Different kinds of Pocky

Yesterday was Pocky Day. It is a Japanese ‘holiday’ that celebrates the snack Pocky. The reason that the 11th of November was chosen as Pocky Day, is because the date consists of lots of 1’s, which are of course shaped like Pocky.

What is Pocky? It’s a crunchy biscuit stick covered with chocolate. This is the classic Pocky with milk chocolate:

The classic Pocky in its characteristic red package

The classic Pocky in its characteristic red package.

Pocky was first sold in 1966. As the popularity of the snack increased, new varieties were added. By now there is such an enormous assortment of Pocky available that it is hard to know where to begin. Below is a picture of the Pocky aisle in a standard supermarket. You can see that other brands have also tried to benefit from the success of Pocky, by making their own Pocky clone.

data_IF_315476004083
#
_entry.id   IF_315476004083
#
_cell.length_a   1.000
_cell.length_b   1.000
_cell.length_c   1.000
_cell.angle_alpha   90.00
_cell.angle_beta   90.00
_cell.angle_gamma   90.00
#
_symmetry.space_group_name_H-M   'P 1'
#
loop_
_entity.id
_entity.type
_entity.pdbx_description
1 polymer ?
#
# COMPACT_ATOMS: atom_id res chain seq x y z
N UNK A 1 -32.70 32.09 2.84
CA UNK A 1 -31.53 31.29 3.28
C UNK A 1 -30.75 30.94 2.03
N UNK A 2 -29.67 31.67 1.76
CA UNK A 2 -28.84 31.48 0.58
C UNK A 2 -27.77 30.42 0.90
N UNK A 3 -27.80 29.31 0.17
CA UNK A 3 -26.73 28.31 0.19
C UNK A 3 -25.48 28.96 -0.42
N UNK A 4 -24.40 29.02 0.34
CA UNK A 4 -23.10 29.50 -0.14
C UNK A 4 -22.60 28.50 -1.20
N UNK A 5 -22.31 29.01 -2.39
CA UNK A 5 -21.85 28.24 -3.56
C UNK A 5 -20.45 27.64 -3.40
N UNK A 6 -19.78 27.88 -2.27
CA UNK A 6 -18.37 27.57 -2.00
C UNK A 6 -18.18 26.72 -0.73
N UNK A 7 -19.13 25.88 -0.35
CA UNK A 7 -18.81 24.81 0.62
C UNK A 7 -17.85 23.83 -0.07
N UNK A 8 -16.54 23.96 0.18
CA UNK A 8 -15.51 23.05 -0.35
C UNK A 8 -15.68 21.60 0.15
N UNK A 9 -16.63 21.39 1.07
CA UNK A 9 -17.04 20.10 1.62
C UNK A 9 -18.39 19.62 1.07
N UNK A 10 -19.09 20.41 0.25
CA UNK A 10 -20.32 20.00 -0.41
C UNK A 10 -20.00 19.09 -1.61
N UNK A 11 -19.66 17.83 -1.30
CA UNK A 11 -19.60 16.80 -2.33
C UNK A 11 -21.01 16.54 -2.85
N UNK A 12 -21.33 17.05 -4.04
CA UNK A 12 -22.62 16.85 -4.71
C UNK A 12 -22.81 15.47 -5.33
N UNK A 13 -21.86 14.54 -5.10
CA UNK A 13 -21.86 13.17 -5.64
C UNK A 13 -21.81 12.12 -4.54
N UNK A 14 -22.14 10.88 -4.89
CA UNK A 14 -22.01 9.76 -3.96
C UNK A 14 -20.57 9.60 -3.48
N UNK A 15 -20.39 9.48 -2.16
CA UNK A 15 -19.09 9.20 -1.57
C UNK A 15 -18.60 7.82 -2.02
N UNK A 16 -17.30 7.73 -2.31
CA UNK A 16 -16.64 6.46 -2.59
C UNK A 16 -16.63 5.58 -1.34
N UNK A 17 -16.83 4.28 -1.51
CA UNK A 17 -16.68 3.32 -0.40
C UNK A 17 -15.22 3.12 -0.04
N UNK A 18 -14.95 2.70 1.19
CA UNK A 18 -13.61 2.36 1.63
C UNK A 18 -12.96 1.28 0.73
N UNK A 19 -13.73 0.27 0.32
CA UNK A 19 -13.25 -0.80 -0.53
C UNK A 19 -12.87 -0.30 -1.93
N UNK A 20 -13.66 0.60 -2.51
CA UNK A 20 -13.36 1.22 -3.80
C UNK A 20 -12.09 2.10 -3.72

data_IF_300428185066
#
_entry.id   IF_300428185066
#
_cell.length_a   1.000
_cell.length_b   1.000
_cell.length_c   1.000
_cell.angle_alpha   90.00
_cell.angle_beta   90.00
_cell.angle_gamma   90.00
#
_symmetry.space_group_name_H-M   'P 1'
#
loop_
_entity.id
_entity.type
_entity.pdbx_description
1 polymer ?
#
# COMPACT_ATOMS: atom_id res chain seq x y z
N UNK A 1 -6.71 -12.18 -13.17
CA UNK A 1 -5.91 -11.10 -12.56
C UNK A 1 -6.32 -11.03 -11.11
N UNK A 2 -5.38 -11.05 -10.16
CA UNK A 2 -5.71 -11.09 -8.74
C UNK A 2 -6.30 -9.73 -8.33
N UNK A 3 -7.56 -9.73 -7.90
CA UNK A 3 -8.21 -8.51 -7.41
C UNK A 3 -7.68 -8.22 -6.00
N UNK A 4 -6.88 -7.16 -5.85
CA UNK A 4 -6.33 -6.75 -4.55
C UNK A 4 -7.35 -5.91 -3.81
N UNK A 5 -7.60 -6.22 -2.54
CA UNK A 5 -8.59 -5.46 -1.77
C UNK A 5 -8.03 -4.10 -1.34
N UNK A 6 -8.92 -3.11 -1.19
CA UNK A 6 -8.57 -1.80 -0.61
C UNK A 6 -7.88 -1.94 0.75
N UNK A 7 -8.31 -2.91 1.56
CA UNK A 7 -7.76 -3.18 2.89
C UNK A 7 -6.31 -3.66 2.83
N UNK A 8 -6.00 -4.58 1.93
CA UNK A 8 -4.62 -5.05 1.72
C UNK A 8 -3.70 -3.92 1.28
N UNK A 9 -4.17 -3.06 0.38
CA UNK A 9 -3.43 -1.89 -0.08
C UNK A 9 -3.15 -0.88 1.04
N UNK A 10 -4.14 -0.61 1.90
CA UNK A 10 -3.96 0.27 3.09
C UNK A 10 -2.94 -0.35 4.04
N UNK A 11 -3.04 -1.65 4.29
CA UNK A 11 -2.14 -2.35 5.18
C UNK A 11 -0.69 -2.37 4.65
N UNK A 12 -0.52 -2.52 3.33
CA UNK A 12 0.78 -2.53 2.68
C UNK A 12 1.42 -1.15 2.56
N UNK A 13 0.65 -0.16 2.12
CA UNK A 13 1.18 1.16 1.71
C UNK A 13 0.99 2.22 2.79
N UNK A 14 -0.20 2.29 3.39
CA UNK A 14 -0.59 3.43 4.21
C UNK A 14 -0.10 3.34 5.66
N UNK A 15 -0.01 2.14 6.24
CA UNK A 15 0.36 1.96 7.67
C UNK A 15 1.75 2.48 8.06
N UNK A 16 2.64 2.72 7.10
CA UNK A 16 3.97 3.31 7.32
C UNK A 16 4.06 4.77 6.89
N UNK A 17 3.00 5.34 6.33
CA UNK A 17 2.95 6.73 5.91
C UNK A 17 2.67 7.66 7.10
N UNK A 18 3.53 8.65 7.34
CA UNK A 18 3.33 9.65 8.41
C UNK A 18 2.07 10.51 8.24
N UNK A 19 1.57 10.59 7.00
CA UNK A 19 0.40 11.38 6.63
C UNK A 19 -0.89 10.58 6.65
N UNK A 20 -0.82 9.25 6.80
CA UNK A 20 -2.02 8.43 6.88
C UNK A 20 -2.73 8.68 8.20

different kinds of pocky in japan

This is my very inexpert attempt at merging two different photos to show you all the different kinds Pocky in a Japanese supermarket.

There is a Pocky for every demographic. Strawberry Pocky for the ladies, extra thin Pocky in a simple package for the men, and some very interesting varieties with almonds and with salty chocolate that I unfortunately did not get a chance to try yet. Next time I’m in Japan, I will do my best to further explore the world of Pocky!

Happy belated Pocky Day everyone!

strawberry Pocky in Japan

Strawberry Pocky. The hiragana reads ‘tsubatsuba ichigo’, which means strawberry with seeds. This is a classic, first offered on the Japanese market in 1977.

almond crush Pocky in Japan

Almond crush Pocky. Looks yummy! According to Wikipedia, this is another classic. It was the first new variety after classic Pocky, developed in 1971.